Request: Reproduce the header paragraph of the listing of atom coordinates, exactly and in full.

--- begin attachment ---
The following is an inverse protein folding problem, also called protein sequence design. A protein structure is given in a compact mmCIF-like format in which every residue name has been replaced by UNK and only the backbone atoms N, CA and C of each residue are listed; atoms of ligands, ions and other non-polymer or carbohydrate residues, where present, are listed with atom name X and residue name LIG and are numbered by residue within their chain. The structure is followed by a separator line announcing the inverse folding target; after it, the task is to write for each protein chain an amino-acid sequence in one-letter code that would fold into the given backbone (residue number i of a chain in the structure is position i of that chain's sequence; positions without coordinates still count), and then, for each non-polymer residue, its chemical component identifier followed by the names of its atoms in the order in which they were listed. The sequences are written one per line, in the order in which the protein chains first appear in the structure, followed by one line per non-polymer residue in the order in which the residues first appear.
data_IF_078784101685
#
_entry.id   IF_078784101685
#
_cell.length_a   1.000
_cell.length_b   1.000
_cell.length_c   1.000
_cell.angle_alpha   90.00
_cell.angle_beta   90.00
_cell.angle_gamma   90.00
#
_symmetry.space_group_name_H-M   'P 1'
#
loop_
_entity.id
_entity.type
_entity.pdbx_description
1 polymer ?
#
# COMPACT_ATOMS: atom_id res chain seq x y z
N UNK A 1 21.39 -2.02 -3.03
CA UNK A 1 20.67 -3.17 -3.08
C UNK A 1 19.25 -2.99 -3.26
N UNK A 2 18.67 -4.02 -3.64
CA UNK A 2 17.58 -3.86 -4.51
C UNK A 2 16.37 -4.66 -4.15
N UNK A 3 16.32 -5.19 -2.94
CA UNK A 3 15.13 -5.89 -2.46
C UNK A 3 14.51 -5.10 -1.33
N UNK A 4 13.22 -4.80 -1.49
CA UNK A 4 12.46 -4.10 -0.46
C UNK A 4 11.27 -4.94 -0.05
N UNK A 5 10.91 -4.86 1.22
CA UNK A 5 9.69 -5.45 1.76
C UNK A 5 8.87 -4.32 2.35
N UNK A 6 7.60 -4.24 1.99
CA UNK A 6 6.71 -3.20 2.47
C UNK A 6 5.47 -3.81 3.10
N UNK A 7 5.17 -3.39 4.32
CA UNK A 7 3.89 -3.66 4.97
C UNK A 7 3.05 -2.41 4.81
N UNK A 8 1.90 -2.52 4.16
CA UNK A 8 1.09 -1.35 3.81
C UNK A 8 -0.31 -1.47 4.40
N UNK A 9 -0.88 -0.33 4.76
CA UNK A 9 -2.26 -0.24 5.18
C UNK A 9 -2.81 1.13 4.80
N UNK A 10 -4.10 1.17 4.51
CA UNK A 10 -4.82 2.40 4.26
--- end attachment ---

The following is an inverse protein folding problem, also called protein sequence design. A protein structure is given in a compact mmCIF-like format in which every residue name has been replaced by UNK and only the backbone atoms N, CA and C of each residue are listed; atoms of ligands, ions and other non-polymer or carbohydrate residues, where present, are listed with atom name X and residue name LIG and are numbered by residue within their chain. The structure is followed by a separator line announcing the inverse folding target; after it, the task is to write for each protein chain an amino-acid sequence in one-letter code that would fold into the given backbone (residue number i of a chain in the structure is position i of that chain's sequence; positions without coordinates still count), and then, for each non-polymer residue, its chemical component identifier followed by the names of its atoms in the order in which they were listed. The sequences are written one per line, in the order in which the protein chains first appear in the structure, followed by one line per non-polymer residue in the order in which the residues first appear.